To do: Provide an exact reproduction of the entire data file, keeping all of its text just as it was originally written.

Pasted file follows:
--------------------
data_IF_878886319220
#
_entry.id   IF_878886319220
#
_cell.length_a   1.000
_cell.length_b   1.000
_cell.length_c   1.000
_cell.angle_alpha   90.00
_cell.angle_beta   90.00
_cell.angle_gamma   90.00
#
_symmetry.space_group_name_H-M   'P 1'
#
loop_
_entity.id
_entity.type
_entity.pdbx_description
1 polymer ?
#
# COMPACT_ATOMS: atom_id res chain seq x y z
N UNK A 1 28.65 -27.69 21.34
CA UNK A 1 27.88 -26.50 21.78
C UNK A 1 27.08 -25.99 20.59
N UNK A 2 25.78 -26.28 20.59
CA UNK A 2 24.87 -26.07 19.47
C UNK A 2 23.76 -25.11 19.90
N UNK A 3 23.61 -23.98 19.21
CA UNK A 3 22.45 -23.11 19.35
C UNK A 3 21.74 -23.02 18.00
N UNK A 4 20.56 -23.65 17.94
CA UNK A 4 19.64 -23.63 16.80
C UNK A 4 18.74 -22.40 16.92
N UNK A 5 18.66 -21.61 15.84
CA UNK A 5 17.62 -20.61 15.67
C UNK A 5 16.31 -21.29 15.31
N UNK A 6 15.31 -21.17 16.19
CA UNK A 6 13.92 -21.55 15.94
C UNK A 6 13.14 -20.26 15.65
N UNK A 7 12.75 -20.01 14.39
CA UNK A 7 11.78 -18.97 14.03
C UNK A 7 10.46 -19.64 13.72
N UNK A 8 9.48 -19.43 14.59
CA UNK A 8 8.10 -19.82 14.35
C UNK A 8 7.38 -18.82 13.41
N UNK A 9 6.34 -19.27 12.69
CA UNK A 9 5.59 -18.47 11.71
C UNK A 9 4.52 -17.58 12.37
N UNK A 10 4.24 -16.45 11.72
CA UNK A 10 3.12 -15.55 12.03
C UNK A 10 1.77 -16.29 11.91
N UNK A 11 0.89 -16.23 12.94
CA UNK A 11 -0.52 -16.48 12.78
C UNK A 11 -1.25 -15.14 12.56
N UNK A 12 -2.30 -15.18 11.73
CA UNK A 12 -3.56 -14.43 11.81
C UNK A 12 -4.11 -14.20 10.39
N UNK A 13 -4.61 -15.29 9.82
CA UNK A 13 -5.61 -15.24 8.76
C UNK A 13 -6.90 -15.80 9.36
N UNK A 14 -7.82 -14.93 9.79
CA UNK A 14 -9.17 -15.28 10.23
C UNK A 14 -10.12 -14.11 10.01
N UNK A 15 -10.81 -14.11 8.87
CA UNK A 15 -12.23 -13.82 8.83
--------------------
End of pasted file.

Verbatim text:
data_IF_878886319220
#
_entry.id   IF_878886319220
#
_cell.length_a   1.000
_cell.length_b   1.000
_cell.length_c   1.000
_cell.angle_alpha   90.00
_cell.angle_beta   90.00
_cell.angle_gamma   90.00
#
_symmetry.space_group_name_H-M   'P 1'
#
loop_
_entity.id
_entity.type
_entity.pdbx_description
1 polymer ?
#
# COMPACT_ATOMS: atom_id res chain seq x y z
N UNK A 1 28.65 -27.69 21.34
CA UNK A 1 27.88 -26.50 21.78
C UNK A 1 27.08 -25.99 20.59
N UNK A 2 25.78 -26.28 20.59
CA UNK A 2 24.87 -26.07 19.47
C UNK A 2 23.76 -25.11 19.90
N UNK A 3 23.61 -23.98 19.21
CA UNK A 3 22.45 -23.11 19.35
C UNK A 3 21.74 -23.02 18.00
N UNK A 4 20.56 -23.65 17.94
CA UNK A 4 19.64 -23.63 16.80
C UNK A 4 18.74 -22.40 16.92
N UNK A 5 18.66 -21.61 15.84
CA UNK A 5 17.62 -20.61 15.67
C UNK A 5 16.31 -21.29 15.31
N UNK A 6 15.31 -21.17 16.19
CA UNK A 6 13.92 -21.55 15.94
C UNK A 6 13.14 -20.26 15.65
N UNK A 7 12.75 -20.01 14.39
CA UNK A 7 11.78 -18.97 14.03
C UNK A 7 10.46 -19.64 13.72
N UNK A 8 9.48 -19.43 14.59
CA UNK A 8 8.10 -19.82 14.35
C UNK A 8 7.38 -18.82 13.41
N UNK A 9 6.34 -19.27 12.69
CA UNK A 9 5.59 -18.47 11.71
C UNK A 9 4.52 -17.58 12.37
N UNK A 10 4.24 -16.45 11.72
CA UNK A 10 3.12 -15.55 12.03
C UNK A 10 1.77 -16.29 11.91
N UNK A 11 0.89 -16.23 12.94
CA UNK A 11 -0.52 -16.48 12.78
C UNK A 11 -1.25 -15.14 12.56
N UNK A 12 -2.30 -15.18 11.73
CA UNK A 12 -3.56 -14.43 11.81
C UNK A 12 -4.11 -14.20 10.39
N UNK A 13 -4.61 -15.29 9.82
CA UNK A 13 -5.61 -15.24 8.76
C UNK A 13 -6.90 -15.80 9.36
N UNK A 14 -7.82 -14.93 9.79
CA UNK A 14 -9.17 -15.28 10.23
C UNK A 14 -10.12 -14.11 10.01
N UNK A 15 -10.81 -14.11 8.87
CA UNK A 15 -12.23 -13.82 8.83